In his quest for employment, Kaye traveled to London to perform in music halls there, beginning a lifelong love affair between Kaye and the British. Back in New York in 1938, he auditioned for Saturday Night Vanities, a small-time revue. There he met a dark-haired pianist and songwriter named Sylvia Fine. She penned parodies of classic songs, along with original material of her own. “I walked in and saw Danny doing a song called ‘Vultures of Culture,’” she later told a magazine interviewer. “He terrified me. I was never naive and before I had left that day, he made offers of a suggestive nature.”
They were married within a year. It was the turning point for both of them. She understood his abilities, and they matched her satirical instincts. For the rest of their lives she was his most reliable writer and he was her most reliable interpreter. She crafted (sometimes with help) many of his signature songs, like “Anatole of Paris,” “Lullabye in Ragtime,” and “Melody in 4-F.” She also served as his business manager, earning a reputation for as- sertiveness (and sometimes brusqueness). Later, she coproduced his films The Five Pennies (earning an Oscar nomination for her songs) and The Inspector General. They also produced a daughter, Dena.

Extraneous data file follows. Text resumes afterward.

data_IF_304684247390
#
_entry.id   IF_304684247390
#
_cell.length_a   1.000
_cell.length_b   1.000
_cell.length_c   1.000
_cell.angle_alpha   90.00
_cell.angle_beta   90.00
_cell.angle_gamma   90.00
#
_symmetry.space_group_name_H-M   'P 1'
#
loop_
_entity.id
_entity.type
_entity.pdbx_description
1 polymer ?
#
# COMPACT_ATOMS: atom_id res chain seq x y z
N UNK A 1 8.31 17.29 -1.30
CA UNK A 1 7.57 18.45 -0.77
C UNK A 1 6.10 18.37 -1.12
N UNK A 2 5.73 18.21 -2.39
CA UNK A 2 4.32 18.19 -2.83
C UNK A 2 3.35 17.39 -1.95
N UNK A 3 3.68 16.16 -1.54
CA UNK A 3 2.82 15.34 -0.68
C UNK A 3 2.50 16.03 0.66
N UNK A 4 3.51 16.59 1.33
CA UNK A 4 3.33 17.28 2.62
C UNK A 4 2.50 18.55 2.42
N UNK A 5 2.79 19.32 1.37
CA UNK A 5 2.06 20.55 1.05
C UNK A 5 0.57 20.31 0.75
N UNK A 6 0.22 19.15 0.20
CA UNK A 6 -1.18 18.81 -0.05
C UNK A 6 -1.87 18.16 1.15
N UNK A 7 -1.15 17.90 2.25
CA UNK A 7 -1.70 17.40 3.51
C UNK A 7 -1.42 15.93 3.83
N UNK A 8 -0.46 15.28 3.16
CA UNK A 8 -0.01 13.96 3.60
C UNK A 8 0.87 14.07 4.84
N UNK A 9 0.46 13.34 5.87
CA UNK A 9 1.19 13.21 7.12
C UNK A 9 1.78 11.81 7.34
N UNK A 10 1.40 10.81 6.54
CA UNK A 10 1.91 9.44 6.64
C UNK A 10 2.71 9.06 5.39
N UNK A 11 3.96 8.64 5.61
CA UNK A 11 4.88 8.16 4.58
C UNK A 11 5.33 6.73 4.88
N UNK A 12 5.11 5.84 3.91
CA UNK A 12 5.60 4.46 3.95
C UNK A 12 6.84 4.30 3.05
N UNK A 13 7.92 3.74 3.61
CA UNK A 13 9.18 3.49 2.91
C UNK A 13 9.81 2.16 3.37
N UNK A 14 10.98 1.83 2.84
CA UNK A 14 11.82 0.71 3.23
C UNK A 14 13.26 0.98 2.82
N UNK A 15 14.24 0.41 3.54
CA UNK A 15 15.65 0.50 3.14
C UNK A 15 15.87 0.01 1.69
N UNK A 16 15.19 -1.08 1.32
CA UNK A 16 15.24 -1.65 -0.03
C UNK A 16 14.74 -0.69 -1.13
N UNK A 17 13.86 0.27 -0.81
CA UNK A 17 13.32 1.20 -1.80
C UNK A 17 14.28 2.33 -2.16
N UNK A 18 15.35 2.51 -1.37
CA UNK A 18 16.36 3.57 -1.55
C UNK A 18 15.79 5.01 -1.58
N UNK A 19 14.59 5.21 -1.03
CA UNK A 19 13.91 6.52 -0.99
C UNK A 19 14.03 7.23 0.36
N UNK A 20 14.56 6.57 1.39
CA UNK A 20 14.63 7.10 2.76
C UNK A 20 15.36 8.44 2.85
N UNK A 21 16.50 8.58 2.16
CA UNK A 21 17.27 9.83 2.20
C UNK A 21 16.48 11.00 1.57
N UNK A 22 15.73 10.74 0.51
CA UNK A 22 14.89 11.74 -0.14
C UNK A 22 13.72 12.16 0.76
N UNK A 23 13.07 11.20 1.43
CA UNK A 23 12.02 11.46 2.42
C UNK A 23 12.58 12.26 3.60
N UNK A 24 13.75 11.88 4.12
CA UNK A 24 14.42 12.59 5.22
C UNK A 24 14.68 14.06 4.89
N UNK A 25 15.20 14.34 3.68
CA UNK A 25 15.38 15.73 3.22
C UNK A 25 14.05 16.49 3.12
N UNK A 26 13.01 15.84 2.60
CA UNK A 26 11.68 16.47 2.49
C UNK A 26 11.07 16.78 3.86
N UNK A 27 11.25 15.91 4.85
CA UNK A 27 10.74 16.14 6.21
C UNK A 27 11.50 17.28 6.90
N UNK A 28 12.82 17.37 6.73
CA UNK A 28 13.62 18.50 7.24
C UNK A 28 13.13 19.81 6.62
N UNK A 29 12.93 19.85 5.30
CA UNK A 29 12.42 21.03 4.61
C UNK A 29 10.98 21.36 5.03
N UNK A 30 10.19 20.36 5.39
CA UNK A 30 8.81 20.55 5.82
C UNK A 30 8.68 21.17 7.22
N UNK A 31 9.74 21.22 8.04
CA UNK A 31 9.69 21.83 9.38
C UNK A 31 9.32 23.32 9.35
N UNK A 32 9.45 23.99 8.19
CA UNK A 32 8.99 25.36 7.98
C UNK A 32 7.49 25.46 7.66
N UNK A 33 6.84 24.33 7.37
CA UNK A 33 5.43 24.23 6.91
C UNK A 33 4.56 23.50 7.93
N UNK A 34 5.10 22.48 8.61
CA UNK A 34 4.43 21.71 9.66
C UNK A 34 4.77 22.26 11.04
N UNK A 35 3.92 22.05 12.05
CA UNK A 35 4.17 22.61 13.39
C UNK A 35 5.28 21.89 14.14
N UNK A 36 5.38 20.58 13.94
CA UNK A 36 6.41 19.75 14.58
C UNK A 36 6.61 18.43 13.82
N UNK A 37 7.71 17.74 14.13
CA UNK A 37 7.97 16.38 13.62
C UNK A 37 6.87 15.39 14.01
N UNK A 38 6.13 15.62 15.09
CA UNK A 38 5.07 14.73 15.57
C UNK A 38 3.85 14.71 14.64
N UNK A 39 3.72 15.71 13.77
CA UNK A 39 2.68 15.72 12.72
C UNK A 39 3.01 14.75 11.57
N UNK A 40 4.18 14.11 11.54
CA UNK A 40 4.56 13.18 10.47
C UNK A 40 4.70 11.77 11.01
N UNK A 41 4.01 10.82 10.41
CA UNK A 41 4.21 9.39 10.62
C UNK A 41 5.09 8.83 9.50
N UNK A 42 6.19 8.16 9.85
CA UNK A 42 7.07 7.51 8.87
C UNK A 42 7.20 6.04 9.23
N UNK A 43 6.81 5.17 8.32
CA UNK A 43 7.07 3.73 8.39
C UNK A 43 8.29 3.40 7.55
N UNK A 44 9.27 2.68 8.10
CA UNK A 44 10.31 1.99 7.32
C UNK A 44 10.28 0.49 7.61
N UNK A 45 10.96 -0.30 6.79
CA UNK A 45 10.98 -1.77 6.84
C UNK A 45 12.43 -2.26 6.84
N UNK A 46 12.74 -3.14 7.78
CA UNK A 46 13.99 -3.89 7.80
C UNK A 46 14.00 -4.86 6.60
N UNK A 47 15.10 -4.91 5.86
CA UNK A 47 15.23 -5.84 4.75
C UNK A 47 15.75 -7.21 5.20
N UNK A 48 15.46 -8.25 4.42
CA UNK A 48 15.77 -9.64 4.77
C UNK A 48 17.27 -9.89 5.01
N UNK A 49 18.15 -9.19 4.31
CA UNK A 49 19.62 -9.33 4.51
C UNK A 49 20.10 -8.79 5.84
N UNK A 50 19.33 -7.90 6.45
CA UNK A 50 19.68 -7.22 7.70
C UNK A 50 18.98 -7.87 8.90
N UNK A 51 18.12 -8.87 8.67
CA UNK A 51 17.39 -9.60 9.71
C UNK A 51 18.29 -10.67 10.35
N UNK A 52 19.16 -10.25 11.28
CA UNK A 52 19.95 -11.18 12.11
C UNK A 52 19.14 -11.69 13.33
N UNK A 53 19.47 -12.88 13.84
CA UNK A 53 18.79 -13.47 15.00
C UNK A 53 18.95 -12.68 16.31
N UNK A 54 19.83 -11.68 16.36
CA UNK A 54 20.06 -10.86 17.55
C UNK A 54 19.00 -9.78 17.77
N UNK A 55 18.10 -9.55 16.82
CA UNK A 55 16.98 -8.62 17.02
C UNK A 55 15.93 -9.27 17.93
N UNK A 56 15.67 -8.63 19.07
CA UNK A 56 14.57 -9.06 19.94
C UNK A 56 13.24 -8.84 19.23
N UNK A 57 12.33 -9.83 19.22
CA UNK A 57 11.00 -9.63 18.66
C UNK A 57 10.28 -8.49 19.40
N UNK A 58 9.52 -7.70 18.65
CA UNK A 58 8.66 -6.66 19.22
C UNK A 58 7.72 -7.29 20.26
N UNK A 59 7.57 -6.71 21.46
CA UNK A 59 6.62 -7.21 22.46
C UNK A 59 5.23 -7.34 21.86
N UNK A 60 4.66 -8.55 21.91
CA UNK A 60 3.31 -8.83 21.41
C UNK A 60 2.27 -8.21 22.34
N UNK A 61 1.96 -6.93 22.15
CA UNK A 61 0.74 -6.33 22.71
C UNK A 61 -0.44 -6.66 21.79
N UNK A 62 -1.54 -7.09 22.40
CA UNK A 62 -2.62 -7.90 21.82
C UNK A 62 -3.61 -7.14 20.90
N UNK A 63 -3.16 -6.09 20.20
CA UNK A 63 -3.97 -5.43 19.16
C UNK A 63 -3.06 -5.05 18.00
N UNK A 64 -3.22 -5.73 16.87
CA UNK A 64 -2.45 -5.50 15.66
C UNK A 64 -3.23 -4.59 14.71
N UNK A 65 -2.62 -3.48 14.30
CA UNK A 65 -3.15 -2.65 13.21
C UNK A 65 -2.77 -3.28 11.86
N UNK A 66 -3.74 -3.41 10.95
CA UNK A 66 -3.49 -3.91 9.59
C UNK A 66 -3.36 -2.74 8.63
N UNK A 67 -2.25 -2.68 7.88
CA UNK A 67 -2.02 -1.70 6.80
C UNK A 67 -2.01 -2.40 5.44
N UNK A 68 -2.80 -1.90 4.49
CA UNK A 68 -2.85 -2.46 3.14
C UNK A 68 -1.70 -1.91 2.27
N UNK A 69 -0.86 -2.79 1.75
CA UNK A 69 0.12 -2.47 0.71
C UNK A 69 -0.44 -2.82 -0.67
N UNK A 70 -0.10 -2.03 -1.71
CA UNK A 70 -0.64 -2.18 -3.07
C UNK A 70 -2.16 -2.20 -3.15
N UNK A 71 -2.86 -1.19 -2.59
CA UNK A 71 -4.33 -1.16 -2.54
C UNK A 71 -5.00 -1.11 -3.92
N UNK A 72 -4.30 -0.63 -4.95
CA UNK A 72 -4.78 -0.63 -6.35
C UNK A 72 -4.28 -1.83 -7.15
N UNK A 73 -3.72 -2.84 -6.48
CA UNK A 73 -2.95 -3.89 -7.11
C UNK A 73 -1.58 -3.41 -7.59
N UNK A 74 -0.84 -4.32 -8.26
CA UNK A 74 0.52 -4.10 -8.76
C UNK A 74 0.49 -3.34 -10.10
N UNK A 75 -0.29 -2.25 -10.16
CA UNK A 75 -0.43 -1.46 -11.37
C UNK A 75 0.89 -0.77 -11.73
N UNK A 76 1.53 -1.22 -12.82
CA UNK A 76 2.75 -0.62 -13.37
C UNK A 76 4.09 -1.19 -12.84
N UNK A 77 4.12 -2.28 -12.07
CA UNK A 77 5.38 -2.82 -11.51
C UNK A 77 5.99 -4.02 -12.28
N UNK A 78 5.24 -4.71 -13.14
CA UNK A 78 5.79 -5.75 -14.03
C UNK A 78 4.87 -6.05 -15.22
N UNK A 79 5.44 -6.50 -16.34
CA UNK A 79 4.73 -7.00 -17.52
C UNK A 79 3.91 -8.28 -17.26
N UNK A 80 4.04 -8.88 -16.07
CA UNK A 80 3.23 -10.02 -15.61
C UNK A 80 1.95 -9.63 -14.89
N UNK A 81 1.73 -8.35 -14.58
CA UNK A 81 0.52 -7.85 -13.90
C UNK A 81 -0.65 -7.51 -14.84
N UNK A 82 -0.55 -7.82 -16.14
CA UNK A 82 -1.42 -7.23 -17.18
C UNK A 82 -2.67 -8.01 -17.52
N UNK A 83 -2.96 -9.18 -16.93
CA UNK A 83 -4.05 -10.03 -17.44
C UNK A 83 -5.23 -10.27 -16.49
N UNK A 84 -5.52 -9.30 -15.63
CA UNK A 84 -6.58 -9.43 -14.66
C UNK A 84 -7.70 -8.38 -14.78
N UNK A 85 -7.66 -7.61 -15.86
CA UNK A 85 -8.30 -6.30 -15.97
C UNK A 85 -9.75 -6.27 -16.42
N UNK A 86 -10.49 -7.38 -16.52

While both Kaye and Fine bristled when one commentator snidely remarked that Kaye “has a Fine head on his shoulders,” the truth remains that the Danny Kaye known to the world was in a great part the creation of Sylvia Fine. He was her masterpiece. But it’s not easy being someone else’s masterpiece. Though they stayed married until death, there was no small amount of friction in their relationship. They even separated for four weeks in 1947. There were rumors of affairs over the years, with Kaye, at various times, being connected with Eve Arden and even the pre-Fosse Gwen Verdon.
The most sensational claim came in Donald Spoto’s 1992 biography of British master actor Laurence Olivier, with whom he alleged Kaye carried on a ten-year homosexual relationship—an assertion backed by Olivier’s wife, Joan Plowright. However, in a 1994 biography of Kaye, Nobody’s Fool, Martin Gottfried rebutted the story, saying, “There is no evidence of, and there are no witnesses to, a Kaye–Olivier sexual relationship.”
Whether the stories are true or not, the Kaye–Fine alliance survived the difficulties and lasted more than forty years.
Danny Kaye in Wonder Man:
I’m the Greatest Star: Broadway’s Top Musical Legends from 1900 to Today by Robert Viagas (Applause Books)
Here is the first major survey of Broadway musical theatre stars, telling the life stories of 40 stage luminaries from Al Jolson, Fanny Brice and Gwen Verdon, to Nathan Lane, Patti Lupone and Audra McDonald. Author Robert Viagas describes each star’s most important stage roles as well as the triumphant, tragic, inspiring, and cautionary tales of how they achieved – and maintained – their status as top Broadway stars. I’m the Greatest Star is available on Amazon, B&N, independent bookstores, and from Applause Books.